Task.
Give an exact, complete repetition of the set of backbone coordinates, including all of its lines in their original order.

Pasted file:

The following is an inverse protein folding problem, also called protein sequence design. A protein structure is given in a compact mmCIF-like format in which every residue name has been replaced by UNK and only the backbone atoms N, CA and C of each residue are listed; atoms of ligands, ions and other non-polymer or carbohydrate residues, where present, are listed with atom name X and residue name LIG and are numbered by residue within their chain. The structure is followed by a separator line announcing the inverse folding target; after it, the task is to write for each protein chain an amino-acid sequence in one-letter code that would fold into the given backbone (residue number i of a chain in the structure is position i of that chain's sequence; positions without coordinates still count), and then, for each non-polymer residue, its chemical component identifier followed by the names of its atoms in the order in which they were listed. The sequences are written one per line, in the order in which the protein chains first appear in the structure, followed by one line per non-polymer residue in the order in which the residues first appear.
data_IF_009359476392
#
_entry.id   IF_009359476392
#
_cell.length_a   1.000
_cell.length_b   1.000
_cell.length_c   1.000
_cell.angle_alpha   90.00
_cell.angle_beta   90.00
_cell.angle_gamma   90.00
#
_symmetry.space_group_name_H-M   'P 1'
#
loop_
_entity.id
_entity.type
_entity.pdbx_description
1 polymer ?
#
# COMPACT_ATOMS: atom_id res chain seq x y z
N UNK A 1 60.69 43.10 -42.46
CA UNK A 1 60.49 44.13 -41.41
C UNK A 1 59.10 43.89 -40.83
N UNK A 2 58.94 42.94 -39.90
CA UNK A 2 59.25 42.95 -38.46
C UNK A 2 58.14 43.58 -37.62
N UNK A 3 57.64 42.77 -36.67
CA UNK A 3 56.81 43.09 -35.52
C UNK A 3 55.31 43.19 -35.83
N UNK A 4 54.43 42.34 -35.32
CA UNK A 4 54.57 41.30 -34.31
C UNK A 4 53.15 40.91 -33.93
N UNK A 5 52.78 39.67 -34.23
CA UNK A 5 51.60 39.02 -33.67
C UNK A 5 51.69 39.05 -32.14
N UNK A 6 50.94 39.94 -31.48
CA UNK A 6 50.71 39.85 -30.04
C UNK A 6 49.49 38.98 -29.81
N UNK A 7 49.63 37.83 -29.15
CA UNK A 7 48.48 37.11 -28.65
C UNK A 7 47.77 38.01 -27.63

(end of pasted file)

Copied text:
The following is an inverse protein folding problem, also called protein sequence design. A protein structure is given in a compact mmCIF-like format in which every residue name has been replaced by UNK and only the backbone atoms N, CA and C of each residue are listed; atoms of ligands, ions and other non-polymer or carbohydrate residues, where present, are listed with atom name X and residue name LIG and are numbered by residue within their chain. The structure is followed by a separator line announcing the inverse folding target; after it, the task is to write for each protein chain an amino-acid sequence in one-letter code that would fold into the given backbone (residue number i of a chain in the structure is position i of that chain's sequence; positions without coordinates still count), and then, for each non-polymer residue, its chemical component identifier followed by the names of its atoms in the order in which they were listed. The sequences are written one per line, in the order in which the protein chains first appear in the structure, followed by one line per non-polymer residue in the order in which the residues first appear.
data_IF_009359476392
#
_entry.id   IF_009359476392
#
_cell.length_a   1.000
_cell.length_b   1.000
_cell.length_c   1.000
_cell.angle_alpha   90.00
_cell.angle_beta   90.00
_cell.angle_gamma   90.00
#
_symmetry.space_group_name_H-M   'P 1'
#
loop_
_entity.id
_entity.type
_entity.pdbx_description
1 polymer ?
#
# COMPACT_ATOMS: atom_id res chain seq x y z
N UNK A 1 60.69 43.10 -42.46
CA UNK A 1 60.49 44.13 -41.41
C UNK A 1 59.10 43.89 -40.83
N UNK A 2 58.94 42.94 -39.90
CA UNK A 2 59.25 42.95 -38.46
C UNK A 2 58.14 43.58 -37.62
N UNK A 3 57.64 42.77 -36.67
CA UNK A 3 56.81 43.09 -35.52
C UNK A 3 55.31 43.19 -35.83
N UNK A 4 54.43 42.34 -35.32
CA UNK A 4 54.57 41.30 -34.31
C UNK A 4 53.15 40.91 -33.93
N UNK A 5 52.78 39.67 -34.23
CA UNK A 5 51.60 39.02 -33.67
C UNK A 5 51.69 39.05 -32.14
N UNK A 6 50.94 39.94 -31.48
CA UNK A 6 50.71 39.85 -30.04
C UNK A 6 49.49 38.98 -29.81
N UNK A 7 49.63 37.83 -29.15
CA UNK A 7 48.48 37.11 -28.65
C UNK A 7 47.77 38.01 -27.63